MRSA Infections (mrsa + infections)

Distribution by Scientific Domains

Selected Abstracts

Prevalence of Methicillin-Resistant Staphylococcus aureus in the Setting of Dermatologic Surgery

BACKGROUND The prevalence of methicillin-resistant Staphylococcus aureus (MRSA) in the postoperative setting of dermatologic surgery is unknown. Such data could influence the empirical treatment of suspected infections. OBJECTIVE To examine the period prevalence of MRSA infections in the postoperative setting of dermatologic surgery. METHODS We performed chart reviews of 70 patients who had bacterial cultures taken from January 2007 to December 2007. In the 21 postsurgical cases, we analyzed age, risk factors, sites of predilection, method of repair, and pathogen of growth. RESULTS The mean age of the overall study population was 57, with the mean age of postsurgical MRSA-positive cases being 75.5. Of the 21 postsurgical cultures taken, 16 cultures grew pathogen, and two of the 16 (13%) pathogen-positive cultures grew MRSA. LIMITATIONS This is a retrospective chart review of a relatively small sample size in one geographic location. Our patient population is known to contain a large number of retirees. CONCLUSION The increasing prevalence of MRSA skin and soft tissue infections and recommendation to modify empirical antibiotic therapy have been well documented in particular patient populations, but we caution against the empirical use of MRSA-sensitive antibiotics in the postoperative setting of dermatologic surgery. We advocate culturing all infectious lesions upon presentation and reserve empirical use of MRSA-sensitive antibiotics for high-risk patients or locations. [source]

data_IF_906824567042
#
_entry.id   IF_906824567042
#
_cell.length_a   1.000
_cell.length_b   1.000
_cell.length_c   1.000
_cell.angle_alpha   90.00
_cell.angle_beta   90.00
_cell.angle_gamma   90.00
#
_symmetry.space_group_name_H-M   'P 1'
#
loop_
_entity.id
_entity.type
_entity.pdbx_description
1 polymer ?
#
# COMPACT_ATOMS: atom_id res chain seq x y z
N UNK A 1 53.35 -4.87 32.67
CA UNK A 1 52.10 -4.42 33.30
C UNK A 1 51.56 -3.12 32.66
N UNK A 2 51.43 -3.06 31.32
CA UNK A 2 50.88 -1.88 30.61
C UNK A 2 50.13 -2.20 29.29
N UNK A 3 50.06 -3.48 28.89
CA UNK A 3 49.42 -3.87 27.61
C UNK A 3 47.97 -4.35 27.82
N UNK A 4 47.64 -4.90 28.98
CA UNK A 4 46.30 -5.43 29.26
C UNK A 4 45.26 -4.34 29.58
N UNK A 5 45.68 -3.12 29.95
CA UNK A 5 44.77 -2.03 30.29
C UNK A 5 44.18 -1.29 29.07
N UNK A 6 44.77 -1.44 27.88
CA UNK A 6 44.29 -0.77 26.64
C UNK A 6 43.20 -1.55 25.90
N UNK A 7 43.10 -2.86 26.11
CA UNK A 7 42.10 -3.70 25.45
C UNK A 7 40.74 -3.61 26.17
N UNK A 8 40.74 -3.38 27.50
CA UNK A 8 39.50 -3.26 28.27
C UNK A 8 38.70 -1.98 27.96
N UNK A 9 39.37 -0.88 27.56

Anti-infectious activity of synbiotics in a novel mouse model of methicillin-resistant Staphylococcus aureus infection

Enkhtuya Lkhagvadorj
ABSTRACT The anti-infectious activity of synbiotics against methicillin-resistant Staphylococcus aureus (MRSA) infection was evaluated using a novel lethal mouse model. Groups of 12 mice treated with multiple antibiotics were infected orally with a clinical isolate of MRSA at an inoculum of 108 CFU on day 7 after starting the antibiotics. A dose of 400 mg/kg 5-fluorouracil (5-FU) was injected intraperitoneally on day 7 after the infection. A dose of 108 CFU Bifidobacterium breve strain Yakult and 10 mg of galactooligosaccharides (GOS) were given orally to mice daily with the antibiotic treatment until day 28. The intestinal population levels of MRSA in the mice on multiple antibiotics were maintained stably at 108 CFU/g of intestinal contents after oral MRSA infection and the subsequent 5-FU treatment killed all the mice in the group within 14 days. B. breve administration saved most of the mice, but the synbiotic treatment saved all of the mice from lethal MRSA infection. The synbiotic treatment was effective for the treatment of intestinal infection caused by four MRSA strains with different toxin productions. There was a large difference among the six Bifidobacteria strains that were naturally resistant to the antibacterial drugs used. B. breve in combination with GOS is demonstrated to have valuable preventive and curative effects against even fatal MRSA infections. [source]

Linezolid versus vancomycin for MRSA skin and soft tissue infections (systematic review and meta-analysis)

Tristan John Dodds